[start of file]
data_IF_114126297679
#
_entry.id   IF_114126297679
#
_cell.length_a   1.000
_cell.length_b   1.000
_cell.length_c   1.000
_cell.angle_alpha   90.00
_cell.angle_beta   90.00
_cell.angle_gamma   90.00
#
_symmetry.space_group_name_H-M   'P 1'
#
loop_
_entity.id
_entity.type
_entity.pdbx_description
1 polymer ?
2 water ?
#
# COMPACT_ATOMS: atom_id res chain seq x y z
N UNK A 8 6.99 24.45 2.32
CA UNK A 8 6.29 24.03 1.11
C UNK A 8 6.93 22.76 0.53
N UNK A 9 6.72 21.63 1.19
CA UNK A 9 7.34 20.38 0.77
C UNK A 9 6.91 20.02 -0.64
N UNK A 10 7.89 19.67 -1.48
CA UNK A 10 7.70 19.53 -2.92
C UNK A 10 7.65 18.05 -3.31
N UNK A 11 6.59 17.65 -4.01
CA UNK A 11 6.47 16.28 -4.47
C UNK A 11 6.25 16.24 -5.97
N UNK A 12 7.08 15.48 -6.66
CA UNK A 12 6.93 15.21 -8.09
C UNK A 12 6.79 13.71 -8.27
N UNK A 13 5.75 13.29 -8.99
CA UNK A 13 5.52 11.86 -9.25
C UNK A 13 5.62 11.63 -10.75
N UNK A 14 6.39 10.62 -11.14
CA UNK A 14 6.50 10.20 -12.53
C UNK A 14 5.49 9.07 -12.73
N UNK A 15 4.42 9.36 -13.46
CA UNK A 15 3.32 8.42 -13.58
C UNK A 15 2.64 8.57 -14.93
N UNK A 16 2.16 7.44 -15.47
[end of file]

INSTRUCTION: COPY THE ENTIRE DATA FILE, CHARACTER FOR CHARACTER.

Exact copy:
data_IF_114126297679
#
_entry.id   IF_114126297679
#
_cell.length_a   1.000
_cell.length_b   1.000
_cell.length_c   1.000
_cell.angle_alpha   90.00
_cell.angle_beta   90.00
_cell.angle_gamma   90.00
#
_symmetry.space_group_name_H-M   'P 1'
#
loop_
_entity.id
_entity.type
_entity.pdbx_description
1 polymer ?
2 water ?
#
# COMPACT_ATOMS: atom_id res chain seq x y z
N UNK A 8 6.99 24.45 2.32
CA UNK A 8 6.29 24.03 1.11
C UNK A 8 6.93 22.76 0.53
N UNK A 9 6.72 21.63 1.19
CA UNK A 9 7.34 20.38 0.77
C UNK A 9 6.91 20.02 -0.64
N UNK A 10 7.89 19.67 -1.48
CA UNK A 10 7.70 19.53 -2.92
C UNK A 10 7.65 18.05 -3.31
N UNK A 11 6.59 17.65 -4.01
CA UNK A 11 6.47 16.28 -4.47
C UNK A 11 6.25 16.24 -5.97
N UNK A 12 7.08 15.48 -6.66
CA UNK A 12 6.93 15.21 -8.09
C UNK A 12 6.79 13.71 -8.27
N UNK A 13 5.75 13.29 -8.99
CA UNK A 13 5.52 11.86 -9.25
C UNK A 13 5.62 11.63 -10.75
N UNK A 14 6.39 10.62 -11.14
CA UNK A 14 6.50 10.20 -12.53
C UNK A 14 5.49 9.07 -12.73
N UNK A 15 4.42 9.36 -13.46
CA UNK A 15 3.32 8.42 -13.58
C UNK A 15 2.64 8.57 -14.93
N UNK A 16 2.16 7.44 -15.47